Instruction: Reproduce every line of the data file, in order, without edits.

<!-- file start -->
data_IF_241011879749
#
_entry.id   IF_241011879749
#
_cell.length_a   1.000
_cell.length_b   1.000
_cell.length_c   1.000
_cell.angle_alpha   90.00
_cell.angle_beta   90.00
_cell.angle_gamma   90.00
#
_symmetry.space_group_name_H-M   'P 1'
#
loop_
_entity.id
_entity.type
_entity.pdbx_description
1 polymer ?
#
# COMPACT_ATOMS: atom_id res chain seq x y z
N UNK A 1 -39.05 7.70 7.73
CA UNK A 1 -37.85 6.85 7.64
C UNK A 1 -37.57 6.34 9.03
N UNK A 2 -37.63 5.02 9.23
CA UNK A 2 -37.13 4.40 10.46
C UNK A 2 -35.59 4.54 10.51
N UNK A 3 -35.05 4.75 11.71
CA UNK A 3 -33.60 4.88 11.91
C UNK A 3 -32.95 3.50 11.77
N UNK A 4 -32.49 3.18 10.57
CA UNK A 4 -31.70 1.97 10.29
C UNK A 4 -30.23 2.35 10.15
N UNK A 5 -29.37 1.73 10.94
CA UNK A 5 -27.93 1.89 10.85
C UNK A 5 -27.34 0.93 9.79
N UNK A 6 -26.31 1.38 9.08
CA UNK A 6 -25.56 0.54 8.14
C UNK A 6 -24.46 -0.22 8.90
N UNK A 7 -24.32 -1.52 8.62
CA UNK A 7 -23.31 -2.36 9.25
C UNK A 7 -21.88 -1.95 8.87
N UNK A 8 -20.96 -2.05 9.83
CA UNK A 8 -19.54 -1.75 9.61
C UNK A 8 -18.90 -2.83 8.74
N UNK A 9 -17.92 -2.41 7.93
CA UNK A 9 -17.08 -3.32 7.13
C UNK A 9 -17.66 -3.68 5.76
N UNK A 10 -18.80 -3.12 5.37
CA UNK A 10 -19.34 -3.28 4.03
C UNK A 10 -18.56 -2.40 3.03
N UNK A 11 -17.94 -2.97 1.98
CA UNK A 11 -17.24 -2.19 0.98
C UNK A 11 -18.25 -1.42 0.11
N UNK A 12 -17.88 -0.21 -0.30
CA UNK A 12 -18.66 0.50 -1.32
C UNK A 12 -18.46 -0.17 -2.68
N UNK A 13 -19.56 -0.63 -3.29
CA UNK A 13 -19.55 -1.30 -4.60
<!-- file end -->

data_IF_241011879749
#
_entry.id   IF_241011879749
#
_cell.length_a   1.000
_cell.length_b   1.000
_cell.length_c   1.000
_cell.angle_alpha   90.00
_cell.angle_beta   90.00
_cell.angle_gamma   90.00
#
_symmetry.space_group_name_H-M   'P 1'
#
loop_
_entity.id
_entity.type
_entity.pdbx_description
1 polymer ?
#
# COMPACT_ATOMS: atom_id res chain seq x y z
N UNK A 1 -39.05 7.70 7.73
CA UNK A 1 -37.85 6.85 7.64
C UNK A 1 -37.57 6.34 9.03
N UNK A 2 -37.63 5.02 9.23
CA UNK A 2 -37.13 4.40 10.46
C UNK A 2 -35.59 4.54 10.51
N UNK A 3 -35.05 4.75 11.71
CA UNK A 3 -33.60 4.88 11.91
C UNK A 3 -32.95 3.50 11.77
N UNK A 4 -32.49 3.18 10.57
CA UNK A 4 -31.70 1.97 10.29
C UNK A 4 -30.23 2.35 10.15
N UNK A 5 -29.37 1.73 10.94
CA UNK A 5 -27.93 1.89 10.85
C UNK A 5 -27.34 0.93 9.79
N UNK A 6 -26.31 1.38 9.08
CA UNK A 6 -25.56 0.54 8.14
C UNK A 6 -24.46 -0.22 8.90
N UNK A 7 -24.32 -1.52 8.62
CA UNK A 7 -23.31 -2.36 9.25
C UNK A 7 -21.88 -1.95 8.87
N UNK A 8 -20.96 -2.05 9.83
CA UNK A 8 -19.54 -1.75 9.61
C UNK A 8 -18.90 -2.83 8.74
N UNK A 9 -17.92 -2.41 7.93
CA UNK A 9 -17.08 -3.32 7.13
C UNK A 9 -17.66 -3.68 5.76
N UNK A 10 -18.80 -3.12 5.37
CA UNK A 10 -19.34 -3.28 4.03
C UNK A 10 -18.56 -2.40 3.03
N UNK A 11 -17.94 -2.97 1.98
CA UNK A 11 -17.24 -2.19 0.98
C UNK A 11 -18.25 -1.42 0.11
N UNK A 12 -17.88 -0.21 -0.30
CA UNK A 12 -18.66 0.50 -1.32
C UNK A 12 -18.46 -0.17 -2.68
N UNK A 13 -19.56 -0.63 -3.29
CA UNK A 13 -19.55 -1.30 -4.60